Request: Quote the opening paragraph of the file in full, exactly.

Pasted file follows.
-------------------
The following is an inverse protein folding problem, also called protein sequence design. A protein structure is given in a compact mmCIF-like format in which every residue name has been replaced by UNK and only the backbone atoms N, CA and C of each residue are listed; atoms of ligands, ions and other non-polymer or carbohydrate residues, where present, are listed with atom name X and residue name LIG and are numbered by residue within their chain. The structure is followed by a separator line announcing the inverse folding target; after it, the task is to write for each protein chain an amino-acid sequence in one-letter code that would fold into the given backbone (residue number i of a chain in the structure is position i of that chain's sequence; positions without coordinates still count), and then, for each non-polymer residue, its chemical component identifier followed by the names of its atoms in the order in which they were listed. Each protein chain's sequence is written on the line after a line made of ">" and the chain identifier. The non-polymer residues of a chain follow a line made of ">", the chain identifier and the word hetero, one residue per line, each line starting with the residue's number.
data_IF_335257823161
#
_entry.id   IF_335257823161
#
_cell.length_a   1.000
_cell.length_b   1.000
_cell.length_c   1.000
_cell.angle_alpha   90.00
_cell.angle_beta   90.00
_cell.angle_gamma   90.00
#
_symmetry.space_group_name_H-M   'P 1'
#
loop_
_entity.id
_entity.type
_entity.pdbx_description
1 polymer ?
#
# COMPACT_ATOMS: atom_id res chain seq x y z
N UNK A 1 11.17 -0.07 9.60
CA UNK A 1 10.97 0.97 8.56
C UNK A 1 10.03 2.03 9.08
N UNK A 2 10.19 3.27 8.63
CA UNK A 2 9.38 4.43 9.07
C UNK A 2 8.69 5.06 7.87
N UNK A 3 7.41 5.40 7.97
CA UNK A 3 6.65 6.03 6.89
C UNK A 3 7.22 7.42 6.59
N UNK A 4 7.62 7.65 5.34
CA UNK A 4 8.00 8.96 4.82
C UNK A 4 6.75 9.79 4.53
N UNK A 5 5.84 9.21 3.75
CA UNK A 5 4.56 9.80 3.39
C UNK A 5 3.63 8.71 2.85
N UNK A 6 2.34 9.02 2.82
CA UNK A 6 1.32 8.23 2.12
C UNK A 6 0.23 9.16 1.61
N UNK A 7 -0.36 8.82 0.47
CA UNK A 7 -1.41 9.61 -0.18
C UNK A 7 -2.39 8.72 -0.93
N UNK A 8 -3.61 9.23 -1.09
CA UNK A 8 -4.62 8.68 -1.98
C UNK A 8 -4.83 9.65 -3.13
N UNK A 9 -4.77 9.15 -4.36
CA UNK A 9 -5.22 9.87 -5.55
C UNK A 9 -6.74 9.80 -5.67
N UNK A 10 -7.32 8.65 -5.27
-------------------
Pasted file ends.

The following is an inverse protein folding problem, also called protein sequence design. A protein structure is given in a compact mmCIF-like format in which every residue name has been replaced by UNK and only the backbone atoms N, CA and C of each residue are listed; atoms of ligands, ions and other non-polymer or carbohydrate residues, where present, are listed with atom name X and residue name LIG and are numbered by residue within their chain. The structure is followed by a separator line announcing the inverse folding target; after it, the task is to write for each protein chain an amino-acid sequence in one-letter code that would fold into the given backbone (residue number i of a chain in the structure is position i of that chain's sequence; positions without coordinates still count), and then, for each non-polymer residue, its chemical component identifier followed by the names of its atoms in the order in which they were listed. Each protein chain's sequence is written on the line after a line made of ">" and the chain identifier. The non-polymer residues of a chain follow a line made of ">", the chain identifier and the word hetero, one residue per line, each line starting with the residue's number.